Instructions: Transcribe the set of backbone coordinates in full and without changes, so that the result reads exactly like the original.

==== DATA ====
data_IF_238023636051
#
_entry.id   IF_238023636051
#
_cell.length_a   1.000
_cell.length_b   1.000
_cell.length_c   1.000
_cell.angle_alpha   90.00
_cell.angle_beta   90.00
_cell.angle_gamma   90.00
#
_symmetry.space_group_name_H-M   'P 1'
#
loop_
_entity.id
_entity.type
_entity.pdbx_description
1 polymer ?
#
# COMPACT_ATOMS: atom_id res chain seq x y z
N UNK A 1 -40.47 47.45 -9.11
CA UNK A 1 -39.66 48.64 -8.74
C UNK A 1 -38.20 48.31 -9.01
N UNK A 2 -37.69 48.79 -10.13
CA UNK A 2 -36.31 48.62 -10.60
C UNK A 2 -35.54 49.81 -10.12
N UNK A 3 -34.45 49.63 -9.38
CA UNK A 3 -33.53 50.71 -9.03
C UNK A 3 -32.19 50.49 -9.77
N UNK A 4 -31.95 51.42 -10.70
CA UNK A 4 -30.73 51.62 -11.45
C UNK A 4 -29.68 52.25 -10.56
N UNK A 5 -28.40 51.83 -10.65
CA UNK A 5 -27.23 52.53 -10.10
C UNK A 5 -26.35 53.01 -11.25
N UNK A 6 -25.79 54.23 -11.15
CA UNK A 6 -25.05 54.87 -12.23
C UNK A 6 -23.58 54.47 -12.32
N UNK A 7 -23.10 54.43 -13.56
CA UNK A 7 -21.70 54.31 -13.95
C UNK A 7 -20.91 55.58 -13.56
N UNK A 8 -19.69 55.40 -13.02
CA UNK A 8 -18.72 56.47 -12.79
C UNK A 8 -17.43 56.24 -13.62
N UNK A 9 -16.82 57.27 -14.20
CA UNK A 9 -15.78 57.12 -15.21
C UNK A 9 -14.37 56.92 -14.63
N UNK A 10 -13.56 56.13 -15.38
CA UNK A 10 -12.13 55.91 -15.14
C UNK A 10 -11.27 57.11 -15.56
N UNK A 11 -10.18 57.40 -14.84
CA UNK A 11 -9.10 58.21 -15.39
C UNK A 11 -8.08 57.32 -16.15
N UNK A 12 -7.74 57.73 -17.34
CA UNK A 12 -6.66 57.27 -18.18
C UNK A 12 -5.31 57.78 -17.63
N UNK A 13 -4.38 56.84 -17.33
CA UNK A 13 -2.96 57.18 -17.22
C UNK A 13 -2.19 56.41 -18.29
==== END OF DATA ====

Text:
data_IF_238023636051
#
_entry.id   IF_238023636051
#
_cell.length_a   1.000
_cell.length_b   1.000
_cell.length_c   1.000
_cell.angle_alpha   90.00
_cell.angle_beta   90.00
_cell.angle_gamma   90.00
#
_symmetry.space_group_name_H-M   'P 1'
#
loop_
_entity.id
_entity.type
_entity.pdbx_description
1 polymer ?
#
# COMPACT_ATOMS: atom_id res chain seq x y z
N UNK A 1 -40.47 47.45 -9.11
CA UNK A 1 -39.66 48.64 -8.74
C UNK A 1 -38.20 48.31 -9.01
N UNK A 2 -37.69 48.79 -10.13
CA UNK A 2 -36.31 48.62 -10.60
C UNK A 2 -35.54 49.81 -10.12
N UNK A 3 -34.45 49.63 -9.38
CA UNK A 3 -33.53 50.71 -9.03
C UNK A 3 -32.19 50.49 -9.77
N UNK A 4 -31.95 51.42 -10.70
CA UNK A 4 -30.73 51.62 -11.45
C UNK A 4 -29.68 52.25 -10.56
N UNK A 5 -28.40 51.83 -10.65
CA UNK A 5 -27.23 52.53 -10.10
C UNK A 5 -26.35 53.01 -11.25
N UNK A 6 -25.79 54.23 -11.15
CA UNK A 6 -25.05 54.87 -12.23
C UNK A 6 -23.58 54.47 -12.32
N UNK A 7 -23.10 54.43 -13.56
CA UNK A 7 -21.70 54.31 -13.95
C UNK A 7 -20.91 55.58 -13.56
N UNK A 8 -19.69 55.40 -13.02
CA UNK A 8 -18.72 56.47 -12.79
C UNK A 8 -17.43 56.24 -13.62
N UNK A 9 -16.82 57.27 -14.20
CA UNK A 9 -15.78 57.12 -15.21
C UNK A 9 -14.37 56.92 -14.63
N UNK A 10 -13.56 56.13 -15.38
CA UNK A 10 -12.13 55.91 -15.14
C UNK A 10 -11.27 57.11 -15.56
N UNK A 11 -10.18 57.40 -14.84
CA UNK A 11 -9.10 58.21 -15.39
C UNK A 11 -8.08 57.32 -16.15
N UNK A 12 -7.74 57.73 -17.34
CA UNK A 12 -6.66 57.27 -18.18
C UNK A 12 -5.31 57.78 -17.63
N UNK A 13 -4.38 56.84 -17.33
CA UNK A 13 -2.96 57.18 -17.22
C UNK A 13 -2.19 56.41 -18.29